Riding That Train (坐火车） Posted by Stephen on May 31, 2011 in Uncategorized
Trains or 火车 [huǒchē] (literally translating as “fire carts”) are a point of pride among the Chinese–and for good reason. They are a huge source of travel and transport for people and freight in China as highway and road development is still lagging outside of most urban centers. When you think about it, it makes sense. China is still developing it’s infrastructure and energy sectors, so any mode of transport reliant upon coal is a natural fit in the Chinese domestic economy.
Yet there is more to this love affair with trains than economic development. Historically, Chinese immigrants were the first to build the series of east-to-west-coast rails throughout the United States, tying them historically to notions of “western expansion” and “Manifest Destiny” during the late 19th century. While most Americans are unaware of or neglect this fact, the Chinese-built rail system was paramount to United States development and industrialization. I find it interesting that more than 150 years later, China is now the global leader in rail transit development, and the largest producer (including exports) of trains and train technology and the leader in future train projects throughout the globe.
You name it, China leads the industry in it. High speed rail, freight transport, commuter transport–they even have a train that doesn’t ever stop moving in the works:
The Chinese export a bulk of their technology to the U.S., Canada and are even proposing projects connecting the E.U. with Russia and China. Clearly they’ve cornered the industry, and will have a huge influence on train technology in decades to come.
Riding That Train (坐火车）
But for the everyday people or 老百姓 (lǎobǎixìng), a train is almost always the cheapest 最便宜 (zuìpiányi), most convienent 最方便 (zuìfāngbiàn), and definitely the most interesting 最有意思 (zuìyǒuyìsi) way to travel in China.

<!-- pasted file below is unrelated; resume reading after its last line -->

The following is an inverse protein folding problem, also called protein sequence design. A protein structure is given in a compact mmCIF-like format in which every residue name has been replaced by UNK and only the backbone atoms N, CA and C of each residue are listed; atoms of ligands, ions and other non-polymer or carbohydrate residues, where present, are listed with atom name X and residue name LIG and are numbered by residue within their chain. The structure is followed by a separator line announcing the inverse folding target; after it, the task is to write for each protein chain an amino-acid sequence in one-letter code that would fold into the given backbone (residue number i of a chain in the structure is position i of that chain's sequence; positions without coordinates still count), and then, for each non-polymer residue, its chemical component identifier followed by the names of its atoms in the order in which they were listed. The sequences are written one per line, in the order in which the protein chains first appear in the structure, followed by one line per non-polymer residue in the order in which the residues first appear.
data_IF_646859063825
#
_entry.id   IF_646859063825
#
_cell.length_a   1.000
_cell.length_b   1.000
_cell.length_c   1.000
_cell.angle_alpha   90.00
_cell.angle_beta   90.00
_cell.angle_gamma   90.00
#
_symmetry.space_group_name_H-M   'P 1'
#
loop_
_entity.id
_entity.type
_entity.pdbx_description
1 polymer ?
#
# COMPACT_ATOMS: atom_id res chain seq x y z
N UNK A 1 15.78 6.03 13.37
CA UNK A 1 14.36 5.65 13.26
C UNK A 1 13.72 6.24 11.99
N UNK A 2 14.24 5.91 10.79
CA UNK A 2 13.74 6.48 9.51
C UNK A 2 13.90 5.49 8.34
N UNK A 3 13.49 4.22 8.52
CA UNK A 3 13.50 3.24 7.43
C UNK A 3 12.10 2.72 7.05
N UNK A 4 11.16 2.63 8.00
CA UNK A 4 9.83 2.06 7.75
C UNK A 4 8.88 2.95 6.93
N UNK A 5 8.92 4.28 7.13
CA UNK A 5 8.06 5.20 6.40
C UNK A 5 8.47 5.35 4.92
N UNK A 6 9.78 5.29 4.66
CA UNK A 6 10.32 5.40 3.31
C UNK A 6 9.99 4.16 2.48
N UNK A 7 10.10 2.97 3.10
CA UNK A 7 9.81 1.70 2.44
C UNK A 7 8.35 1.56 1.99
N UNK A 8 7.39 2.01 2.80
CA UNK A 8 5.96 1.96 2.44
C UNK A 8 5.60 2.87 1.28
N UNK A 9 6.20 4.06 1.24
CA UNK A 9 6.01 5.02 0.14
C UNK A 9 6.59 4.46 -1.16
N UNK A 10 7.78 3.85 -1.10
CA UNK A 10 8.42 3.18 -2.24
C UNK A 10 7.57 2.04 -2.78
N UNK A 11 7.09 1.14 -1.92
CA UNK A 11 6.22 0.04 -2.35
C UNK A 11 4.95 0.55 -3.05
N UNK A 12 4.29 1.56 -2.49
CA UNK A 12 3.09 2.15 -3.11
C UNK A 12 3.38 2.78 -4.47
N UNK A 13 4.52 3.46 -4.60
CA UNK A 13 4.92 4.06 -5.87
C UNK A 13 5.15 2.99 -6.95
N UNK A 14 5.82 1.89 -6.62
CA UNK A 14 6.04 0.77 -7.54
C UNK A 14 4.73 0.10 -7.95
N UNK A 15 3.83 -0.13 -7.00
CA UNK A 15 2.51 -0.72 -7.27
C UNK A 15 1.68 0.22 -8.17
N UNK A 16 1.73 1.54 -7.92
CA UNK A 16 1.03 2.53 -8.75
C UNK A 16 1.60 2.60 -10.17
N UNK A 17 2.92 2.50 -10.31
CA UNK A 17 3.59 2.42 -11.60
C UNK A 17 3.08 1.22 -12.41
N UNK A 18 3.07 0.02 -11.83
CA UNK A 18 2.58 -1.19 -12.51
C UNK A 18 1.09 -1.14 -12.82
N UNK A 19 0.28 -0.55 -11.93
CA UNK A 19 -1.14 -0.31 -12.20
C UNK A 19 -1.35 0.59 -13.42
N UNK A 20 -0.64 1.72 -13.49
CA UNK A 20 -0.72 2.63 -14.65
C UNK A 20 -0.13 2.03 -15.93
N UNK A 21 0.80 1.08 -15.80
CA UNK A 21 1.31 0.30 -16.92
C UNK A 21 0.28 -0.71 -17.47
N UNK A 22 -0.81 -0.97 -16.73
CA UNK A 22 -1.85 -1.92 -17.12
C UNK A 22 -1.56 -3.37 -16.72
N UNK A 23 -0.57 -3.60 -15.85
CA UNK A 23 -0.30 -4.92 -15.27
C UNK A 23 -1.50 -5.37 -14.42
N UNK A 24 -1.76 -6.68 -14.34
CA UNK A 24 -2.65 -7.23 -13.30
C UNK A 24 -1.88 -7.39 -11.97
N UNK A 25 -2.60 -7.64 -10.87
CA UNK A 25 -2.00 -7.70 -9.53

You meet people (mainly because you have to), swap stories and make fast friends. You get a rare glimpse at the vast expanses of countryside, agriculture, terrain, mega-factories and industrial plants that escape most urban centers. You cram your way through the masses, lie awake wide-eyed through the snoring and ringing of cell phones and guzzle down 白酒 with migrant workers that have never met a 老外 in person, let alone play cards with one.
You want a real Chinese experience? Take a ride on a hard-sleeper or 硬卧 (yìngwò). Forget the fancy tour guides, the lavish hotels and first class airlines. To me, the train is the perfect metaphor for China: a behemoth of steel, gears and coal, crammed full of people all barreling forward on a single track to the same end.
Getting tickets isn’t very difficult, but it does require some pre-planning. During holidays or peak tourist times of the year it may be impossible to get any kind of train ticket. My advice is to search online first, finding out which train you want (they are catagorized by a letter of the alphabet, and a number, for example the D31 train is from Beijing to Shanghai). Then go to one of thousands of travel agent locations or go directly to the train station and buy your ticket. If they don’t have it, see what other dates/times or trains work. Odds are you’ll find one within two to three days of your expected travel date.